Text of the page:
rss
 
comment(s)

archives
J|F|M|A|M|J|J|A|S|O|N|D
(20##) 10 9 8 7 6 5 4 3 2 1 0 <
 
DesktopWeb FormText   maxing outTue, 08 Jun 2004 02:47:48 GMT #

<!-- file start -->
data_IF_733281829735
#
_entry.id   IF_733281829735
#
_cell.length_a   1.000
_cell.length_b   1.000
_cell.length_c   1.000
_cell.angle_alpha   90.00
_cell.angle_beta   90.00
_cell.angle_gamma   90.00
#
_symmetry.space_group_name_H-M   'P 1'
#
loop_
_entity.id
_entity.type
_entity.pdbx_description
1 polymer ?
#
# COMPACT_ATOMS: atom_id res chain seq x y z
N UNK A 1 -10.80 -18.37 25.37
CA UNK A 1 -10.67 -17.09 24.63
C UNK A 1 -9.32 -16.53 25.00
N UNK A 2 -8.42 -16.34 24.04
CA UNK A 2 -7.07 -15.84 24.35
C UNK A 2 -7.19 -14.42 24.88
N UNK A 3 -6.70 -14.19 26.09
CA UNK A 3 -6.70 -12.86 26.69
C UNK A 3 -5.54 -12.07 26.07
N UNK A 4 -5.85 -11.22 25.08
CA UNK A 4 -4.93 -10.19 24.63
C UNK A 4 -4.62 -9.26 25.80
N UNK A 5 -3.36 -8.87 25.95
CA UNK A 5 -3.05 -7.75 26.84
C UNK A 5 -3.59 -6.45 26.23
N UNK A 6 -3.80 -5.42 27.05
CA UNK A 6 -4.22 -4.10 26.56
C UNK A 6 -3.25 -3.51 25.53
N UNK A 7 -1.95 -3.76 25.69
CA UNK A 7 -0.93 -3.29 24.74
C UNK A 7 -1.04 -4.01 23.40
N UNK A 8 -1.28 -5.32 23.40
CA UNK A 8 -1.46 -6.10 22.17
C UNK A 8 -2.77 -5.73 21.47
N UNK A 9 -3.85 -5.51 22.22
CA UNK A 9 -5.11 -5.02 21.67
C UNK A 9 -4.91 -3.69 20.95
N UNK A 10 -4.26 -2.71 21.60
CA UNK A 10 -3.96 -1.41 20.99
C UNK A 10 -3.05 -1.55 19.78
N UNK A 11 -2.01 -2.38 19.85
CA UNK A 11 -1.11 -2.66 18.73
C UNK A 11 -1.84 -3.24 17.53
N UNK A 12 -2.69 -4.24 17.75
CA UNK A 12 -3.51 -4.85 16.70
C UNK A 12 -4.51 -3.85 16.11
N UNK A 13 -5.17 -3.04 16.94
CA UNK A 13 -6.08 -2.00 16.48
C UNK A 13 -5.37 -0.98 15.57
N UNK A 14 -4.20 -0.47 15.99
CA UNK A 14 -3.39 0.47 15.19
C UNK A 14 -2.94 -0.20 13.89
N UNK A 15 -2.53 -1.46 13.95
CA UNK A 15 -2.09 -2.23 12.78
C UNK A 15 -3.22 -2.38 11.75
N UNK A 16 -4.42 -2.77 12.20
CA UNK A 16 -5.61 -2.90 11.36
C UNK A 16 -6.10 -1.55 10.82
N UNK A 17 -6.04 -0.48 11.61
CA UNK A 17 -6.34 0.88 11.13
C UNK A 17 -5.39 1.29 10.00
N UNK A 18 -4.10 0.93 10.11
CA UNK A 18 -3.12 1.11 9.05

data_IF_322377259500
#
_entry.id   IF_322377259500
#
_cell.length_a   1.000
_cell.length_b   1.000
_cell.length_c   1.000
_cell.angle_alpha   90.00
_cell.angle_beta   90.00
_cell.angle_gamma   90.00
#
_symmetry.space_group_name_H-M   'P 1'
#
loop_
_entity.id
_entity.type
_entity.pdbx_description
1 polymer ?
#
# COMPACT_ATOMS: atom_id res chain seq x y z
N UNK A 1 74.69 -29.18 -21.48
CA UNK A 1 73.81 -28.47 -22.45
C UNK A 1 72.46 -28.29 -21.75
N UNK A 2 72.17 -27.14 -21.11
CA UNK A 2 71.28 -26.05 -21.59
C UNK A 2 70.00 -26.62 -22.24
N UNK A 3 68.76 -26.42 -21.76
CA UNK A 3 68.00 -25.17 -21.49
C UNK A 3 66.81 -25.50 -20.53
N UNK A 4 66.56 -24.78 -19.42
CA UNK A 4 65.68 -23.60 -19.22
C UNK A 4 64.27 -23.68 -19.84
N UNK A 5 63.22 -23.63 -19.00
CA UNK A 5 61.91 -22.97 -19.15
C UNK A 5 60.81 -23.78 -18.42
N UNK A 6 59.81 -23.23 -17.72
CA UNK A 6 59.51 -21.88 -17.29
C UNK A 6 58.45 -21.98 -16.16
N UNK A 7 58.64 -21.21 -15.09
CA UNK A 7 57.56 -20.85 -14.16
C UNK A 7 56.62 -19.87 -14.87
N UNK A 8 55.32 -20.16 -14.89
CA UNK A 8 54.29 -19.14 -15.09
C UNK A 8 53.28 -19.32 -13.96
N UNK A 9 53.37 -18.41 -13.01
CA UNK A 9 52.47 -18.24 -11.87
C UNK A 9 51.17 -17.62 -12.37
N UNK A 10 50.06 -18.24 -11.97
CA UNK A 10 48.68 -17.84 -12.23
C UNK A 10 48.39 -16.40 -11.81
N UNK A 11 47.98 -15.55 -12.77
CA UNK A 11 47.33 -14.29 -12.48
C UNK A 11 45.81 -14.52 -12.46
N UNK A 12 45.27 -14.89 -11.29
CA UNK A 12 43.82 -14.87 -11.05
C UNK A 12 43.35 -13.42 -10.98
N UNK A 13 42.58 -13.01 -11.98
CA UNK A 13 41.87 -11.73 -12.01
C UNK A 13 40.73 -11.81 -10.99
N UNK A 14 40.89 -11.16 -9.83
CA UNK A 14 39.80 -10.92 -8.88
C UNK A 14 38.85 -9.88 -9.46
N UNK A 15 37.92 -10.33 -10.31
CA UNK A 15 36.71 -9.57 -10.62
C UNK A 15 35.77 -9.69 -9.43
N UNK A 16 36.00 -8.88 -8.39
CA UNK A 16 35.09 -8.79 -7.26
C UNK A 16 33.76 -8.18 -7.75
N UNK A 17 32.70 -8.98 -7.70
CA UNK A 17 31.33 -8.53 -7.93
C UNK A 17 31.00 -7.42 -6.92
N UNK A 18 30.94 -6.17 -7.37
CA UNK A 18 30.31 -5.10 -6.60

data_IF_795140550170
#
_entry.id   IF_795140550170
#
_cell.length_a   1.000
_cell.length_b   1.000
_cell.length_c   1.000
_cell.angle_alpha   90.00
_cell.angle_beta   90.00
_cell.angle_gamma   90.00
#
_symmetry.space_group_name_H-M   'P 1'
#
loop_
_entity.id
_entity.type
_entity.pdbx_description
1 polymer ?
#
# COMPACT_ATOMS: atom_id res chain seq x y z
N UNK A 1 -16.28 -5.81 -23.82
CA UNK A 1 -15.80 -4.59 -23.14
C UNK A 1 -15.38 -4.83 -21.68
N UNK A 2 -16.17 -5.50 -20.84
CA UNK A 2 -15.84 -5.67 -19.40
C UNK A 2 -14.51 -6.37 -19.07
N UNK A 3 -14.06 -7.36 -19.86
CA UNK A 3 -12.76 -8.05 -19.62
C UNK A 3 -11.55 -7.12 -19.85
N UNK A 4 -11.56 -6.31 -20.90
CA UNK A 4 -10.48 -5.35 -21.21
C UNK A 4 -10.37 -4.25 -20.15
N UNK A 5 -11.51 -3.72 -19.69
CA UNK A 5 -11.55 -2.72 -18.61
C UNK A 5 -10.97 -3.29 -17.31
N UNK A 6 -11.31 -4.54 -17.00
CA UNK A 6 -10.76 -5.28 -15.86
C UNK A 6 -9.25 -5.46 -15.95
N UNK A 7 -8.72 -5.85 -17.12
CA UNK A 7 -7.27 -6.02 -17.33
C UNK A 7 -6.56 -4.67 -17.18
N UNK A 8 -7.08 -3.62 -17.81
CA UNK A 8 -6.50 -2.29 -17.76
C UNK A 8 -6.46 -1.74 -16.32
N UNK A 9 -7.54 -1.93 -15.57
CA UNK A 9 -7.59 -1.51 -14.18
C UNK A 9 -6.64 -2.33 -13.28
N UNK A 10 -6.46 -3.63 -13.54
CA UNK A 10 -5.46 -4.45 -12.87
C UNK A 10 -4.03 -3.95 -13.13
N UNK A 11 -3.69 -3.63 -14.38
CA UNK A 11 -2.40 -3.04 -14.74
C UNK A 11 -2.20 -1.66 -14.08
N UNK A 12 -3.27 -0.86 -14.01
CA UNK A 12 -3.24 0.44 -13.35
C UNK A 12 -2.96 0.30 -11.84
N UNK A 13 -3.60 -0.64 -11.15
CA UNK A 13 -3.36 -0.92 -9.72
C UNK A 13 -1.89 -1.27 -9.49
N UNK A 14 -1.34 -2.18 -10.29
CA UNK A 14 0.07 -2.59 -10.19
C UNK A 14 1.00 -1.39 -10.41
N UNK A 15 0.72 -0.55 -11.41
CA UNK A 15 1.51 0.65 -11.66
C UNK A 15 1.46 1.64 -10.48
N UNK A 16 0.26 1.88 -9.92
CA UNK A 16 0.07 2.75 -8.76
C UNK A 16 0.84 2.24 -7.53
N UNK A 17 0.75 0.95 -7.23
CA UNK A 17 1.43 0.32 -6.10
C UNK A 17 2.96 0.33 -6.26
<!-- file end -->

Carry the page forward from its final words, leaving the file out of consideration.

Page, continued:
... is lifting as much weight as you can for 1 rep. for powerlifting meets, the lifts include: bench, deadlift, and squat. geared toward leg strength since 2 of the exercises are mostly lower body. you should be able to lift more with your legs than with your upper body, and peoples squat and deadlift maxes are usually similar. you should not max out often as it is hard on your body. it is easy to injure yourself during a max as well as it takes a long time to recover. you also have to train to prepare to max out. if you are working out consistently with 200 pounds for 10 reps, then you need to slowly increase weight and lower the reps. so next time do 220 lbs for 8 reps, then 240 for six, etc... this trains your body to get used to heavier weights, because the weight will feel different and your joints / secondary muscles will need to get stronger. once you get to sets with less than 5 reps, then you can think about maxing out. i dont max out anymore at all. too old. instead i have learned over the years how to accurately guesstimate what i would max. this kicks into play when doing sets of 5 reps or less. for every rep i do, then that means my max is +10 pounds more. e.g. if i bench 300 lbs. for 5 reps, then my max is probably 350 (300 + 5 * 10). for lower body it might be closer to +15 for each rep, depending mainly on how strong my midsection is. use this technique to judge my own strength goals. its also a good way to guess what other people max too. this system does NOT work for me on anything over 5 reps. that is because lactic acid starts coming into play. then it is more about endurance than actual strength, and it will vary from workout to workout depending on energy level.